tdp201b at yahoo.co.uk
Sat Nov 7 14:38:48 PST 2020
Approval voting can also just be seen as scores out of 1. So unless score voting is automatically tactical, then approval isn't either.
And for more than a handful of candidates, rating becomes easier than ranking, even if your method then converts the scores to ranks (as long as ties are permitted). It would be really awkward to be ranking a load of candidates only to find you'd missed one out of the order.
On Saturday, 7 November 2020, 06:35:24 GMT, Andy Jennings <elections at jenningsstory.com> wrote:
On Sat, Oct 31, 2020 at 6:34 PM robert bristow-johnson <rbj at audioimagination.com> wrote:
> On 10/31/2020 9:03 PM Forest Simmons <fsimmons at pcc.edu> wrote:
> Approval is one of the easiest election methods to explain and to understand; the ballots are identical to traditional FPP ballots except the instructions now say to mark the names of all of the candidates that you like instead of only one of them. As before the winner is the candidate with the greatest number of likes.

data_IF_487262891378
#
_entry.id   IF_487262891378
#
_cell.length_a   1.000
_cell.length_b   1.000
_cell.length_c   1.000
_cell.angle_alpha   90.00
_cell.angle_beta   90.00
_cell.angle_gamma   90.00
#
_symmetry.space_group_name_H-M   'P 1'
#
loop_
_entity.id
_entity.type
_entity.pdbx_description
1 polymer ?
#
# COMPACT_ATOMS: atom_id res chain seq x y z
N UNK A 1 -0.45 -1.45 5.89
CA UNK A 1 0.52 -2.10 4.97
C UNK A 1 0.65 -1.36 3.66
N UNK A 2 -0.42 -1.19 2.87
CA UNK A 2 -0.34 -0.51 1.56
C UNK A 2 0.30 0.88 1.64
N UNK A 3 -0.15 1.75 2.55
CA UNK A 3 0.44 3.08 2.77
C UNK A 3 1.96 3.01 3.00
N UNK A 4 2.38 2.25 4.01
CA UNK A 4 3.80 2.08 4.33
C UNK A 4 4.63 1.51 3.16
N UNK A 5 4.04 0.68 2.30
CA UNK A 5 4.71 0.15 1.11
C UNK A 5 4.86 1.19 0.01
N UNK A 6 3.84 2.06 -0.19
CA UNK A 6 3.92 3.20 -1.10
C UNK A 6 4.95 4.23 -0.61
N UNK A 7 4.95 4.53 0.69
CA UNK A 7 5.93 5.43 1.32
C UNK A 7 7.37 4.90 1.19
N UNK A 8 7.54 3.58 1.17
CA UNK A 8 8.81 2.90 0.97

> But what about the candidates that you just like a little bit? Do you include them or not? Where do you draw the line between like and not like?
i've been trying for a couple years to get the Election Science people to answer that simple question. should a voter approve of their second choice or not? there is no simple answer and the voter is burdened with the task of tactical voting.
Approve your favorite. Disapprove your least-favorite.
Now imagine if the decision were between just those two, and it was being decided with a coin flip.
For each of the others, would you rather have them win or take the chance on the coin flip between your most-favored candidate and your least-favored candidate?
If you would prefer that candidate to the coin flip, then approve them. If you'd rather take your chances with the coin flip, then disapprove them.
~ Andy Jennings
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